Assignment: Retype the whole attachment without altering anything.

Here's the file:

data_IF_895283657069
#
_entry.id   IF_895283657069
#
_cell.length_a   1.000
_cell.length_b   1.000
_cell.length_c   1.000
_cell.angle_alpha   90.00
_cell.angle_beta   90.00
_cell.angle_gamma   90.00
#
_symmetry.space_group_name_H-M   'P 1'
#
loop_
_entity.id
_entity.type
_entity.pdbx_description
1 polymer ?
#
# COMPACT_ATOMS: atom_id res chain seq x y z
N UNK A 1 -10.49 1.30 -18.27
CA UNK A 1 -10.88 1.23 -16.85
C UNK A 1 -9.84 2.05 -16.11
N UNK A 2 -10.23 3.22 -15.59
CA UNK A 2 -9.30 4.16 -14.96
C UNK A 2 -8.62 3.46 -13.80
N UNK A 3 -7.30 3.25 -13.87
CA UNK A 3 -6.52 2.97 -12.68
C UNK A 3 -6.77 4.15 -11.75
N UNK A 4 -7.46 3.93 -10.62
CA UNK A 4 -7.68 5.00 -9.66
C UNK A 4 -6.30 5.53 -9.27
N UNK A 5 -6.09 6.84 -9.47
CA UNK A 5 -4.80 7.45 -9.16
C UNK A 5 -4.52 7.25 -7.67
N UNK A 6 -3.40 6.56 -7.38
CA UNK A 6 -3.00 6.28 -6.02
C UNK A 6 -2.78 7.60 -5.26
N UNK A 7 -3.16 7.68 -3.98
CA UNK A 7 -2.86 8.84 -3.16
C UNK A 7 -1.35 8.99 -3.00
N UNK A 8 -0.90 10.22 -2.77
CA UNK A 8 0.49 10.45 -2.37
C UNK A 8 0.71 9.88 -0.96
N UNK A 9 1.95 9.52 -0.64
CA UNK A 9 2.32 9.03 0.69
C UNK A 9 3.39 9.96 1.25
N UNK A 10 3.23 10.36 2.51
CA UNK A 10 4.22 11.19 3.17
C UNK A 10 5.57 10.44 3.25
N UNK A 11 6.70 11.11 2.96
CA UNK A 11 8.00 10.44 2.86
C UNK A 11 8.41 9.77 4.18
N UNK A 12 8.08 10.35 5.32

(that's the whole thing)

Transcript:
data_IF_895283657069
#
_entry.id   IF_895283657069
#
_cell.length_a   1.000
_cell.length_b   1.000
_cell.length_c   1.000
_cell.angle_alpha   90.00
_cell.angle_beta   90.00
_cell.angle_gamma   90.00
#
_symmetry.space_group_name_H-M   'P 1'
#
loop_
_entity.id
_entity.type
_entity.pdbx_description
1 polymer ?
#
# COMPACT_ATOMS: atom_id res chain seq x y z
N UNK A 1 -10.49 1.30 -18.27
CA UNK A 1 -10.88 1.23 -16.85
C UNK A 1 -9.84 2.05 -16.11
N UNK A 2 -10.23 3.22 -15.59
CA UNK A 2 -9.30 4.16 -14.96
C UNK A 2 -8.62 3.46 -13.80
N UNK A 3 -7.30 3.25 -13.87
CA UNK A 3 -6.52 2.97 -12.68
C UNK A 3 -6.77 4.15 -11.75
N UNK A 4 -7.46 3.93 -10.62
CA UNK A 4 -7.68 5.00 -9.66
C UNK A 4 -6.30 5.53 -9.27
N UNK A 5 -6.09 6.84 -9.47
CA UNK A 5 -4.80 7.45 -9.16
C UNK A 5 -4.52 7.25 -7.67
N UNK A 6 -3.40 6.56 -7.38
CA UNK A 6 -3.00 6.28 -6.02
C UNK A 6 -2.78 7.60 -5.26
N UNK A 7 -3.16 7.68 -3.98
CA UNK A 7 -2.86 8.84 -3.16
C UNK A 7 -1.35 8.99 -3.00
N UNK A 8 -0.90 10.22 -2.77
CA UNK A 8 0.49 10.45 -2.37
C UNK A 8 0.71 9.88 -0.96
N UNK A 9 1.95 9.52 -0.64
CA UNK A 9 2.32 9.03 0.69
C UNK A 9 3.39 9.96 1.25
N UNK A 10 3.23 10.36 2.51
CA UNK A 10 4.22 11.19 3.17
C UNK A 10 5.57 10.44 3.25
N UNK A 11 6.70 11.11 2.96
CA UNK A 11 8.00 10.44 2.86
C UNK A 11 8.41 9.77 4.18
N UNK A 12 8.08 10.35 5.32